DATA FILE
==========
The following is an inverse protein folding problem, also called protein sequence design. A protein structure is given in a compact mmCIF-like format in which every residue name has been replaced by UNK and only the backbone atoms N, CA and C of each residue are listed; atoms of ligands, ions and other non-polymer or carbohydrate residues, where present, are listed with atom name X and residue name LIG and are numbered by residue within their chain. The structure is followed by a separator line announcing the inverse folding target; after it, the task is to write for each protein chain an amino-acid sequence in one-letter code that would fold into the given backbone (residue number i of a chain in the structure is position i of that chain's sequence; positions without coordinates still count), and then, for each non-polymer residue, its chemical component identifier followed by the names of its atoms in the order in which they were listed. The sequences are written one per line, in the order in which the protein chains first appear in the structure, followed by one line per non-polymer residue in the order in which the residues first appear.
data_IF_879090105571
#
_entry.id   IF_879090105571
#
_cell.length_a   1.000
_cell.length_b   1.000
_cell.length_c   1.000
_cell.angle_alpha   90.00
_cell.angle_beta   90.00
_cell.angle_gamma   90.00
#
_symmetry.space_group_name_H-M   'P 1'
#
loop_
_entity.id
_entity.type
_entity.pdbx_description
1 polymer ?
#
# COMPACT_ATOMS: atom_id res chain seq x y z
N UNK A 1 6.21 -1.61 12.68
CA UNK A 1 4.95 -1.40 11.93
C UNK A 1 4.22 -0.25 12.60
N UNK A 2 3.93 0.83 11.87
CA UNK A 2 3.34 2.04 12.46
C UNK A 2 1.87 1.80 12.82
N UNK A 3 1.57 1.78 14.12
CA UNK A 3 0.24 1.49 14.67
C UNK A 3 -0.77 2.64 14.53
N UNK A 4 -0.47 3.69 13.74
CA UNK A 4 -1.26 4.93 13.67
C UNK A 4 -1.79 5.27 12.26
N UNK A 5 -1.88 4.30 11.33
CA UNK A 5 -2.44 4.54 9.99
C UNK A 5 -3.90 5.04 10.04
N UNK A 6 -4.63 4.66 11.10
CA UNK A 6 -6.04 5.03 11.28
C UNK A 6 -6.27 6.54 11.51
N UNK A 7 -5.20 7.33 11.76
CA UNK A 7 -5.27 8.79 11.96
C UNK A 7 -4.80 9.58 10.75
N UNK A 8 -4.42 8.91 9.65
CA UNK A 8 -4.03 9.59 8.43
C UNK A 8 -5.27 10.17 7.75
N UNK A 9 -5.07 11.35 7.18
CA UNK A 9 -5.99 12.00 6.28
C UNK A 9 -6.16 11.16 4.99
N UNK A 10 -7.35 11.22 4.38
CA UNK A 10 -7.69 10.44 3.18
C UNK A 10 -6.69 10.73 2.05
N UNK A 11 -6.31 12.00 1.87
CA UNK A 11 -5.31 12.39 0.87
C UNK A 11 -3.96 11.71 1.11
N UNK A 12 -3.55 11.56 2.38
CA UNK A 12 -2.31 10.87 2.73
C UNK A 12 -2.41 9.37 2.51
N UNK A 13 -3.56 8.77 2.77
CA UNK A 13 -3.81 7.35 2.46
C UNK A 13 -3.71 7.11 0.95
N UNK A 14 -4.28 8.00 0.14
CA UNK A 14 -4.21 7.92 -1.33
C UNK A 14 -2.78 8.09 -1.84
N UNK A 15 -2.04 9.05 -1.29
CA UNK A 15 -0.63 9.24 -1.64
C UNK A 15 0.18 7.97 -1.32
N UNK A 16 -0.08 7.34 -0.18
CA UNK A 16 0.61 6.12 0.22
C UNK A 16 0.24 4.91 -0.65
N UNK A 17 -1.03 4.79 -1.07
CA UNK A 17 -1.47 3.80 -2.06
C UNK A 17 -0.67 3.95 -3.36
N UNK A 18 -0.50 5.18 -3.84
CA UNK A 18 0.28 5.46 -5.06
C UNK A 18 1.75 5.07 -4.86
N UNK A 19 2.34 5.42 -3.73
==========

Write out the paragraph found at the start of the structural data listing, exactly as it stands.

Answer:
The following is an inverse protein folding problem, also called protein sequence design. A protein structure is given in a compact mmCIF-like format in which every residue name has been replaced by UNK and only the backbone atoms N, CA and C of each residue are listed; atoms of ligands, ions and other non-polymer or carbohydrate residues, where present, are listed with atom name X and residue name LIG and are numbered by residue within their chain. The structure is followed by a separator line announcing the inverse folding target; after it, the task is to write for each protein chain an amino-acid sequence in one-letter code that would fold into the given backbone (residue number i of a chain in the structure is position i of that chain's sequence; positions without coordinates still count), and then, for each non-polymer residue, its chemical component identifier followed by the names of its atoms in the order in which they were listed. The sequences are written one per line, in the order in which the protein chains first appear in the structure, followed by one line per non-polymer residue in the order in which the residues first appear.